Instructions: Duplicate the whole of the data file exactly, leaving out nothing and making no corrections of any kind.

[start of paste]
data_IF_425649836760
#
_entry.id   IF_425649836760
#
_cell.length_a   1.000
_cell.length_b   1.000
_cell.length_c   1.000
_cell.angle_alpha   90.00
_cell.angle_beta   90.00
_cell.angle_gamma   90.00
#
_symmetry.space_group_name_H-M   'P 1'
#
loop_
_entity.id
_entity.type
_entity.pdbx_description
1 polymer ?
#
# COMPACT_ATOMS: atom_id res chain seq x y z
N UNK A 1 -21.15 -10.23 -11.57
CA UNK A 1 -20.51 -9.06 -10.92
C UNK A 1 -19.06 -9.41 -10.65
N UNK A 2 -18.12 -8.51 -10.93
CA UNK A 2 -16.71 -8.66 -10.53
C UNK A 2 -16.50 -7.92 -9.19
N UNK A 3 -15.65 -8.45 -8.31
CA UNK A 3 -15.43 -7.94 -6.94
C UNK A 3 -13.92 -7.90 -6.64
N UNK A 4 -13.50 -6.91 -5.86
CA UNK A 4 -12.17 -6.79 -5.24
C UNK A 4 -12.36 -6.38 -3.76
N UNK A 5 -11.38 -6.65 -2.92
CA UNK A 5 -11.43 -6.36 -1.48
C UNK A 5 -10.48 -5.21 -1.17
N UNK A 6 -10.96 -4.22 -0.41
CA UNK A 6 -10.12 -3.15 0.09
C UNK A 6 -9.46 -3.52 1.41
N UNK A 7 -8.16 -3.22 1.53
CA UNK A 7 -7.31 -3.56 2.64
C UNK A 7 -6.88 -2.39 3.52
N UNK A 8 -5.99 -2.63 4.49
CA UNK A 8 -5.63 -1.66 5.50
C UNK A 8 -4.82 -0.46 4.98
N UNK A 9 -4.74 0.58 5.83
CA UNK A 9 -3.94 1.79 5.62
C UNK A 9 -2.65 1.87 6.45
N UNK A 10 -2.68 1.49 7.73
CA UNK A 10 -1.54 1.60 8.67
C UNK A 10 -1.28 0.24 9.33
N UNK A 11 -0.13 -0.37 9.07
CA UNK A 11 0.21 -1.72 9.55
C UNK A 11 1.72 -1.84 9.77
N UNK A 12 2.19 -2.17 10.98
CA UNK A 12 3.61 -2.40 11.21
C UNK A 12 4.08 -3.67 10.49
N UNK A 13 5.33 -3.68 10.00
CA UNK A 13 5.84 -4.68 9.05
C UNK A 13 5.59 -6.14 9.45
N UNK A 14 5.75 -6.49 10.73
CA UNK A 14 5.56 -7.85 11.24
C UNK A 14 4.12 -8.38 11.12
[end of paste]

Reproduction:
data_IF_425649836760
#
_entry.id   IF_425649836760
#
_cell.length_a   1.000
_cell.length_b   1.000
_cell.length_c   1.000
_cell.angle_alpha   90.00
_cell.angle_beta   90.00
_cell.angle_gamma   90.00
#
_symmetry.space_group_name_H-M   'P 1'
#
loop_
_entity.id
_entity.type
_entity.pdbx_description
1 polymer ?
#
# COMPACT_ATOMS: atom_id res chain seq x y z
N UNK A 1 -21.15 -10.23 -11.57
CA UNK A 1 -20.51 -9.06 -10.92
C UNK A 1 -19.06 -9.41 -10.65
N UNK A 2 -18.12 -8.51 -10.93
CA UNK A 2 -16.71 -8.66 -10.53
C UNK A 2 -16.50 -7.92 -9.19
N UNK A 3 -15.65 -8.45 -8.31
CA UNK A 3 -15.43 -7.94 -6.94
C UNK A 3 -13.92 -7.90 -6.64
N UNK A 4 -13.50 -6.91 -5.86
CA UNK A 4 -12.17 -6.79 -5.24
C UNK A 4 -12.36 -6.38 -3.76
N UNK A 5 -11.38 -6.65 -2.92
CA UNK A 5 -11.43 -6.36 -1.48
C UNK A 5 -10.48 -5.21 -1.17
N UNK A 6 -10.96 -4.22 -0.41
CA UNK A 6 -10.12 -3.15 0.09
C UNK A 6 -9.46 -3.52 1.41
N UNK A 7 -8.16 -3.22 1.53
CA UNK A 7 -7.31 -3.56 2.64
C UNK A 7 -6.88 -2.39 3.52
N UNK A 8 -5.99 -2.63 4.49
CA UNK A 8 -5.63 -1.66 5.50
C UNK A 8 -4.82 -0.46 4.98
N UNK A 9 -4.74 0.58 5.83
CA UNK A 9 -3.94 1.79 5.62
C UNK A 9 -2.65 1.87 6.45
N UNK A 10 -2.68 1.49 7.73
CA UNK A 10 -1.54 1.60 8.67
C UNK A 10 -1.28 0.24 9.33
N UNK A 11 -0.13 -0.37 9.07
CA UNK A 11 0.21 -1.72 9.55
C UNK A 11 1.72 -1.84 9.77
N UNK A 12 2.19 -2.17 10.98
CA UNK A 12 3.61 -2.40 11.21
C UNK A 12 4.08 -3.67 10.49
N UNK A 13 5.33 -3.68 10.00
CA UNK A 13 5.84 -4.68 9.05
C UNK A 13 5.59 -6.14 9.45
N UNK A 14 5.75 -6.49 10.73
CA UNK A 14 5.56 -7.85 11.24
C UNK A 14 4.12 -8.38 11.12